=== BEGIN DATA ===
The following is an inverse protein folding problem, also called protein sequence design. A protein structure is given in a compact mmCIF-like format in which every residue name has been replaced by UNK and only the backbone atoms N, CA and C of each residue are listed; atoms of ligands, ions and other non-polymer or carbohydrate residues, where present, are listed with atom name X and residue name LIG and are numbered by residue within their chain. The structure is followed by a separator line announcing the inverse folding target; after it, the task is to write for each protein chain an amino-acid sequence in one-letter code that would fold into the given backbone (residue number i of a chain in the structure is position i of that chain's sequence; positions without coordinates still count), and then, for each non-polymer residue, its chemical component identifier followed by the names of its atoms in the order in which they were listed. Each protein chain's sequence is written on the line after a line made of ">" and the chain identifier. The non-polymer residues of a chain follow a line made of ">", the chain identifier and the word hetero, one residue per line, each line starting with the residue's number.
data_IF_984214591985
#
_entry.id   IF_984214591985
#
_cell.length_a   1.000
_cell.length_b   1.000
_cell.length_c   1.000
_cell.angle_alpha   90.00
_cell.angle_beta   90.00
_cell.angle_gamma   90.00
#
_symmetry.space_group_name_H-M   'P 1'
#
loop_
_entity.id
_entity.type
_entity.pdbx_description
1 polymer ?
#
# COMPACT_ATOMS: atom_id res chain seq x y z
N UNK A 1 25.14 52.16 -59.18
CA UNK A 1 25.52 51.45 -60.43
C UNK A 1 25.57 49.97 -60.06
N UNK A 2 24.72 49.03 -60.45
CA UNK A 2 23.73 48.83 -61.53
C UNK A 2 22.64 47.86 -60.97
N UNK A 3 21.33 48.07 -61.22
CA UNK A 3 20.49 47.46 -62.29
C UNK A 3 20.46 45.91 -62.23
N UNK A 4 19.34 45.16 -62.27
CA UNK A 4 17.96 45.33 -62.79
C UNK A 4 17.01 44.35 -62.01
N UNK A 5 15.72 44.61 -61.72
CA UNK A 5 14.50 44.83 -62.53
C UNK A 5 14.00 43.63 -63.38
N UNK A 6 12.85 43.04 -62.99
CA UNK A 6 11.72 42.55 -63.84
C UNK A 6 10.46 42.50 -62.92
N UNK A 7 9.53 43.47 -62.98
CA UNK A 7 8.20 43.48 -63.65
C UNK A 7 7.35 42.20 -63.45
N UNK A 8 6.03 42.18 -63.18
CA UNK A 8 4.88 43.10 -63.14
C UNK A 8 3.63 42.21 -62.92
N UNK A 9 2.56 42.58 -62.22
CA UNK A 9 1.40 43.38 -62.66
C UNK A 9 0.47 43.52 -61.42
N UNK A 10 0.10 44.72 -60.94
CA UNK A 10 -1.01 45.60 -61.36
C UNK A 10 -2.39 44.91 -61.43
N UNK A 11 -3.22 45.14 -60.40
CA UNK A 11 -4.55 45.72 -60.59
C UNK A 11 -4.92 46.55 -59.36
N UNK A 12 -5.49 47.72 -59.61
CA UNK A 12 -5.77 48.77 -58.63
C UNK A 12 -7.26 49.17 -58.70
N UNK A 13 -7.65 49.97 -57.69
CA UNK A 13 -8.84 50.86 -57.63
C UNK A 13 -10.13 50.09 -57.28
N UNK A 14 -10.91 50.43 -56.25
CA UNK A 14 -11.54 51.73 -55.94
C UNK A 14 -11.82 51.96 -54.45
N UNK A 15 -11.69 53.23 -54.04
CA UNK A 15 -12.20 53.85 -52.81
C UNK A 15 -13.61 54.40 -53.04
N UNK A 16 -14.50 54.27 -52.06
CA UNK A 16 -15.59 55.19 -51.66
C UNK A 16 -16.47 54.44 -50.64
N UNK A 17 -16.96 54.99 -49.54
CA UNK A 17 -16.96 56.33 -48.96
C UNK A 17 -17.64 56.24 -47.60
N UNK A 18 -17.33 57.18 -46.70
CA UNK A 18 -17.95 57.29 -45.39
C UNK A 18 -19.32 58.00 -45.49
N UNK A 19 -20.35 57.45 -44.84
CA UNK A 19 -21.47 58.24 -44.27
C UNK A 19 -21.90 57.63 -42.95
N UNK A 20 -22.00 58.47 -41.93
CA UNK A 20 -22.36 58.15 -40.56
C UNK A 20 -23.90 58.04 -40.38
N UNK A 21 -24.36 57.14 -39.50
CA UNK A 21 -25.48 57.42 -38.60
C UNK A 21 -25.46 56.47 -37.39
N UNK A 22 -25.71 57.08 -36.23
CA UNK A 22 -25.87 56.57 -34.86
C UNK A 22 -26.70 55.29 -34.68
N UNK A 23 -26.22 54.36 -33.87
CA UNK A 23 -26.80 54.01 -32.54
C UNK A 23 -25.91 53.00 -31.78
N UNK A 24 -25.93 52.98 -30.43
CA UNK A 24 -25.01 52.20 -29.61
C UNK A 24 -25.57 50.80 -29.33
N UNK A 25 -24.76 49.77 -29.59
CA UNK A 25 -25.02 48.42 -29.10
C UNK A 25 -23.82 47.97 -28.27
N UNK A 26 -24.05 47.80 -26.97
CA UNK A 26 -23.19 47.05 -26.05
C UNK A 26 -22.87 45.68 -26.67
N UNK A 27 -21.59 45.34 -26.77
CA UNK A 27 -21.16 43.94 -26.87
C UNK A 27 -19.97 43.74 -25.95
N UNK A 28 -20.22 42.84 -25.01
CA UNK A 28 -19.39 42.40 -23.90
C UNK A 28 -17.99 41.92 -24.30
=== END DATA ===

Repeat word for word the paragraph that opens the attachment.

The following is an inverse protein folding problem, also called protein sequence design. A protein structure is given in a compact mmCIF-like format in which every residue name has been replaced by UNK and only the backbone atoms N, CA and C of each residue are listed; atoms of ligands, ions and other non-polymer or carbohydrate residues, where present, are listed with atom name X and residue name LIG and are numbered by residue within their chain. The structure is followed by a separator line announcing the inverse folding target; after it, the task is to write for each protein chain an amino-acid sequence in one-letter code that would fold into the given backbone (residue number i of a chain in the structure is position i of that chain's sequence; positions without coordinates still count), and then, for each non-polymer residue, its chemical component identifier followed by the names of its atoms in the order in which they were listed. Each protein chain's sequence is written on the line after a line made of ">" and the chain identifier. The non-polymer residues of a chain follow a line made of ">", the chain identifier and the word hetero, one residue per line, each line starting with the residue's number.